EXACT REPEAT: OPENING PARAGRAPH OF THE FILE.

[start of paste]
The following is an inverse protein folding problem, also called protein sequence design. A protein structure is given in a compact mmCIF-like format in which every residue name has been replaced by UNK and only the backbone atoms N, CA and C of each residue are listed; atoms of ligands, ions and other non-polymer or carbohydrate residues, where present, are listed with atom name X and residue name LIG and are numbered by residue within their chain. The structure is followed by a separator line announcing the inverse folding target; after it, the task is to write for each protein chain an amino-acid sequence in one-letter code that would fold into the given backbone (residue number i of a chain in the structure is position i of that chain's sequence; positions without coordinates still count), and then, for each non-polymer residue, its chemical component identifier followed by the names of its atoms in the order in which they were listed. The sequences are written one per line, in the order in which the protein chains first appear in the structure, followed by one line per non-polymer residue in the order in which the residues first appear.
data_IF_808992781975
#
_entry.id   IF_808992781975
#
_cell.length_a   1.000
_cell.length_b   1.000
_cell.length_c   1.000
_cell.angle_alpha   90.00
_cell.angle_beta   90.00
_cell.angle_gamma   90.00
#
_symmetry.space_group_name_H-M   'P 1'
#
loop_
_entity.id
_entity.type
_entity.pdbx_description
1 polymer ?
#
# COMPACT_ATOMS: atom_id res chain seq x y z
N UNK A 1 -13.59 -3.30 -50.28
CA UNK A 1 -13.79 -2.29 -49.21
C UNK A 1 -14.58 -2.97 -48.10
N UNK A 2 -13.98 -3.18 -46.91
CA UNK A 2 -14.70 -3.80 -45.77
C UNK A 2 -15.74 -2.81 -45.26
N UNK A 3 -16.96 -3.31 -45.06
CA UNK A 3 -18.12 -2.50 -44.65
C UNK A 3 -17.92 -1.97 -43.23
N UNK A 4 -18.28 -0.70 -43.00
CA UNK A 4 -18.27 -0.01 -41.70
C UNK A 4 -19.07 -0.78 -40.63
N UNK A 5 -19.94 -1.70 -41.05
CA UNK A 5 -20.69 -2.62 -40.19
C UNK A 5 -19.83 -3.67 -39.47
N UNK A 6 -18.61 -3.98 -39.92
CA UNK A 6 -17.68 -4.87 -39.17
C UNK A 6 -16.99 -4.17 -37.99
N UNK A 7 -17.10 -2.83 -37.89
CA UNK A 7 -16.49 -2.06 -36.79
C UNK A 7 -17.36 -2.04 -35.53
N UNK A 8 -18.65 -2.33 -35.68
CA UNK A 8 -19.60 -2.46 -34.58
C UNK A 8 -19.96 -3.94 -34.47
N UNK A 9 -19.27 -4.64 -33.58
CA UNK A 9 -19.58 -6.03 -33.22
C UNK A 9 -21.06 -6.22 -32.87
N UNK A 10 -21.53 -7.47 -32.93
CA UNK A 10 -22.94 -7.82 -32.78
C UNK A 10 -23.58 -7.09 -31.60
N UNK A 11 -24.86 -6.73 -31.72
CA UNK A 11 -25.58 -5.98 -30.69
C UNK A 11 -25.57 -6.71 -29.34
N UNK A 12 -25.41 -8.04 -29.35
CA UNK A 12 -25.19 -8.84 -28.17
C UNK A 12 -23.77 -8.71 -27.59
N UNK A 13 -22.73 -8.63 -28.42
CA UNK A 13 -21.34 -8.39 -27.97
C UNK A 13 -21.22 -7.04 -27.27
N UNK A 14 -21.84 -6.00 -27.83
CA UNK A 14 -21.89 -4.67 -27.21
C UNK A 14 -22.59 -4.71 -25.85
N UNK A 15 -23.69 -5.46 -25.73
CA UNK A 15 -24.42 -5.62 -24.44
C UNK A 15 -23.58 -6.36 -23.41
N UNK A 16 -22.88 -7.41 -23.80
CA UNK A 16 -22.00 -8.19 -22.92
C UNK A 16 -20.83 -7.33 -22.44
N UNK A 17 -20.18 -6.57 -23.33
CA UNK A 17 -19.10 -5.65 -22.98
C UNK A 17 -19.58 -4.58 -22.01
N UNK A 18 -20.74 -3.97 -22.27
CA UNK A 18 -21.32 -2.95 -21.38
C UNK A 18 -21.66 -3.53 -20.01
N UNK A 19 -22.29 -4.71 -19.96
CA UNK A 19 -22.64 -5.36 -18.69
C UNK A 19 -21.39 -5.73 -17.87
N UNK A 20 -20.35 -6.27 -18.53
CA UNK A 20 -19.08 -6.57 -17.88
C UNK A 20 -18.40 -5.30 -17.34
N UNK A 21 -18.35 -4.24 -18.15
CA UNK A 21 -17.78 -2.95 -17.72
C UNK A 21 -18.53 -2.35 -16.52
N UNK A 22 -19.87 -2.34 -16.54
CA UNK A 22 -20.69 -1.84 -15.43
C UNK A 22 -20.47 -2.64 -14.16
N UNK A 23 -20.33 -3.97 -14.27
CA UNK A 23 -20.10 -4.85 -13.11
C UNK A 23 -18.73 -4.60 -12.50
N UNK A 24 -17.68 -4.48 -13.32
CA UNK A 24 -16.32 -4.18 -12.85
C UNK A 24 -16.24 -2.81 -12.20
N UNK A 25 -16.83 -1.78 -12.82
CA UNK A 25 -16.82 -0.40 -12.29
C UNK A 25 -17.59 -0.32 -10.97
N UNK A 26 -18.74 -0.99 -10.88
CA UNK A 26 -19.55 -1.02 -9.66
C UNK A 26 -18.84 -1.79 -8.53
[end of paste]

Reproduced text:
The following is an inverse protein folding problem, also called protein sequence design. A protein structure is given in a compact mmCIF-like format in which every residue name has been replaced by UNK and only the backbone atoms N, CA and C of each residue are listed; atoms of ligands, ions and other non-polymer or carbohydrate residues, where present, are listed with atom name X and residue name LIG and are numbered by residue within their chain. The structure is followed by a separator line announcing the inverse folding target; after it, the task is to write for each protein chain an amino-acid sequence in one-letter code that would fold into the given backbone (residue number i of a chain in the structure is position i of that chain's sequence; positions without coordinates still count), and then, for each non-polymer residue, its chemical component identifier followed by the names of its atoms in the order in which they were listed. The sequences are written one per line, in the order in which the protein chains first appear in the structure, followed by one line per non-polymer residue in the order in which the residues first appear.